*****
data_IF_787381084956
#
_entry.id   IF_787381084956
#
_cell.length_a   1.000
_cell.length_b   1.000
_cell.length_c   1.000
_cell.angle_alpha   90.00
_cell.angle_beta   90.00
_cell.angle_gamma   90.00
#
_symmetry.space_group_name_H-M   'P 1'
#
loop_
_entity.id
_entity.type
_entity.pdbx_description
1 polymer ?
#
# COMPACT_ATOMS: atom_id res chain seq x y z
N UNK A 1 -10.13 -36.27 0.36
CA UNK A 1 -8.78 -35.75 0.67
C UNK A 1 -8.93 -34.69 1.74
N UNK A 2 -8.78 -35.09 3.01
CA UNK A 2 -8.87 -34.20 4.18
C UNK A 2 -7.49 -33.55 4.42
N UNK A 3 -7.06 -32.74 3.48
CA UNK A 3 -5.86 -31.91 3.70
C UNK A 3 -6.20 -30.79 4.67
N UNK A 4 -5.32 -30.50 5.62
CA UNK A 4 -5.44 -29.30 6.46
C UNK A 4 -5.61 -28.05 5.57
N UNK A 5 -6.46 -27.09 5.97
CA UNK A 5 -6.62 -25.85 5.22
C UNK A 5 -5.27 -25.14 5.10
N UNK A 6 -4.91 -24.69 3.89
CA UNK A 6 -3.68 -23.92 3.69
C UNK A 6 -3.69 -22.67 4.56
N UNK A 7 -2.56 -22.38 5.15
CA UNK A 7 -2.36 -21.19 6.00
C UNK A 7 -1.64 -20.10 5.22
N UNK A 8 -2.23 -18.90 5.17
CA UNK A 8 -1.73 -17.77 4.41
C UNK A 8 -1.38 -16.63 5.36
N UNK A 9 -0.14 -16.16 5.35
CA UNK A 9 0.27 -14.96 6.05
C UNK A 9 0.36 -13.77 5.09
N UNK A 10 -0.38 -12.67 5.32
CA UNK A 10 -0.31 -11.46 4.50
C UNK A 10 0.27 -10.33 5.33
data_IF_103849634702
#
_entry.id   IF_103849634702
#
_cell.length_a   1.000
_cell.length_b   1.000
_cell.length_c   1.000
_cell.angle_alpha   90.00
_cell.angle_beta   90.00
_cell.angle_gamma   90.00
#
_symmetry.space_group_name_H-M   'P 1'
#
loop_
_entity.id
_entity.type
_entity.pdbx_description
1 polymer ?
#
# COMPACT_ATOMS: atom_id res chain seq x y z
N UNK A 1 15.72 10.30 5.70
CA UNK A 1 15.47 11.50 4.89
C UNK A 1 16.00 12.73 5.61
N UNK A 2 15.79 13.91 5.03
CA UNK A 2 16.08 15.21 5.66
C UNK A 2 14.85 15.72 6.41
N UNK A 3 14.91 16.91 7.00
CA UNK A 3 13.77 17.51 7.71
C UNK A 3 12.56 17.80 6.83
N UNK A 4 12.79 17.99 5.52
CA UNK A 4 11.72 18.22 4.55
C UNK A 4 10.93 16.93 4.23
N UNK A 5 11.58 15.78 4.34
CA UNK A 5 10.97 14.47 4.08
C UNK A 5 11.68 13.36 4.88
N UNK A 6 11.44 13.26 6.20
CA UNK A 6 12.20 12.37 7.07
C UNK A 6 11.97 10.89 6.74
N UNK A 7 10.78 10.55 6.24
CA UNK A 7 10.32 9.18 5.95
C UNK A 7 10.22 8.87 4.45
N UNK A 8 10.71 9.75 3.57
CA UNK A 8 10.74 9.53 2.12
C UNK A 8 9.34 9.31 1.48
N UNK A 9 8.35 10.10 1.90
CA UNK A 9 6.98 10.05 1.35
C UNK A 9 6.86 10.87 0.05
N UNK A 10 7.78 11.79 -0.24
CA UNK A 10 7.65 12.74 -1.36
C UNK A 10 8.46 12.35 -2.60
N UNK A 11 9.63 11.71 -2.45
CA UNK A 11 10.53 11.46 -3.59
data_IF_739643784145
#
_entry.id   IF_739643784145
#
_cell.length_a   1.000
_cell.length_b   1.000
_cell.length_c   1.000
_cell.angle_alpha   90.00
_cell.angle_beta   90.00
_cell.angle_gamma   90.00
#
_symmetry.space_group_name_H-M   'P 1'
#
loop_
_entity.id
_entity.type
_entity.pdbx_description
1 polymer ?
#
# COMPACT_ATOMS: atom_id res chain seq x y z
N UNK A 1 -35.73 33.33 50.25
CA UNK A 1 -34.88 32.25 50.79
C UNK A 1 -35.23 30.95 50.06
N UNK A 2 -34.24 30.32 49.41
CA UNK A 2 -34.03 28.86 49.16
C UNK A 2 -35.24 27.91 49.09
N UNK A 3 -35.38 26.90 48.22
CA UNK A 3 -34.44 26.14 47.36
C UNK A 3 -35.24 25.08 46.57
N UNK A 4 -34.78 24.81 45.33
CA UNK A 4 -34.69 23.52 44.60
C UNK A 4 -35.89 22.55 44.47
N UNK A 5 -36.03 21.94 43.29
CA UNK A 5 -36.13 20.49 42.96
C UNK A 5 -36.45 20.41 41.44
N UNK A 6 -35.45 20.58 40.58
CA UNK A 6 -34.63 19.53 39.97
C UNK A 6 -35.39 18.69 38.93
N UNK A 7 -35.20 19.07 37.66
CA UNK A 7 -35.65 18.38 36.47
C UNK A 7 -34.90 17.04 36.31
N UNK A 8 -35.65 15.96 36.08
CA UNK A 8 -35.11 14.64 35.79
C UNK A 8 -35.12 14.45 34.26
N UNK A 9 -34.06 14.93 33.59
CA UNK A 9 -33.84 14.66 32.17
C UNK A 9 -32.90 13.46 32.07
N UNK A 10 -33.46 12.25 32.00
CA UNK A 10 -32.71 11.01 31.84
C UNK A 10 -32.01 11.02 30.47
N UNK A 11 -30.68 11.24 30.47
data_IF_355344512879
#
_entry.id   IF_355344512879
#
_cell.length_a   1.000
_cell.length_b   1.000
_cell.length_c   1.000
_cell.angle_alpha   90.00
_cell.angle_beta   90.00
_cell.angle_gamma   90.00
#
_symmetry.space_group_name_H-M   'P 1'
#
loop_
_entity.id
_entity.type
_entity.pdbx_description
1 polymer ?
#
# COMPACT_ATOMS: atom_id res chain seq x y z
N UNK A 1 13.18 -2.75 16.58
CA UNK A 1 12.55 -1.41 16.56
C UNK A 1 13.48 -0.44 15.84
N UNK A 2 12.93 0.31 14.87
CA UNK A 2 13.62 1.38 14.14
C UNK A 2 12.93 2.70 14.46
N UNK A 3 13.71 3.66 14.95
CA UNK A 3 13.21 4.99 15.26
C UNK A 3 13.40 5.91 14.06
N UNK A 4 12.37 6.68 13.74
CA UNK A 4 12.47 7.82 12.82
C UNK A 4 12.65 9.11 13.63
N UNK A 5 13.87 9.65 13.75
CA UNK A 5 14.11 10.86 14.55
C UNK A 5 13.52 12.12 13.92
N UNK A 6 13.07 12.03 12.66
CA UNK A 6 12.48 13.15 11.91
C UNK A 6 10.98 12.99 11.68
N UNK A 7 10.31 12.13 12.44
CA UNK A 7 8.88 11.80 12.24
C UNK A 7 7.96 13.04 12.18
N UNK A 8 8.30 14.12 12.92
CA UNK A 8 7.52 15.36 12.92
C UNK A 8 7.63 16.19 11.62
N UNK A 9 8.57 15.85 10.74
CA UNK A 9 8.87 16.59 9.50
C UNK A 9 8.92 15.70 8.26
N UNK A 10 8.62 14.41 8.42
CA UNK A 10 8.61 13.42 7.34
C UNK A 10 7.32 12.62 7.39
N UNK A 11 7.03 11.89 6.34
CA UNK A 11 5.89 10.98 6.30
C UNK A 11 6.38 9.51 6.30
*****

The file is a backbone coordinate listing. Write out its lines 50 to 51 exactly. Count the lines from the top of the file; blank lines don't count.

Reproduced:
C UNK A 10 0.27 -10.33 5.33
data_IF_103849634702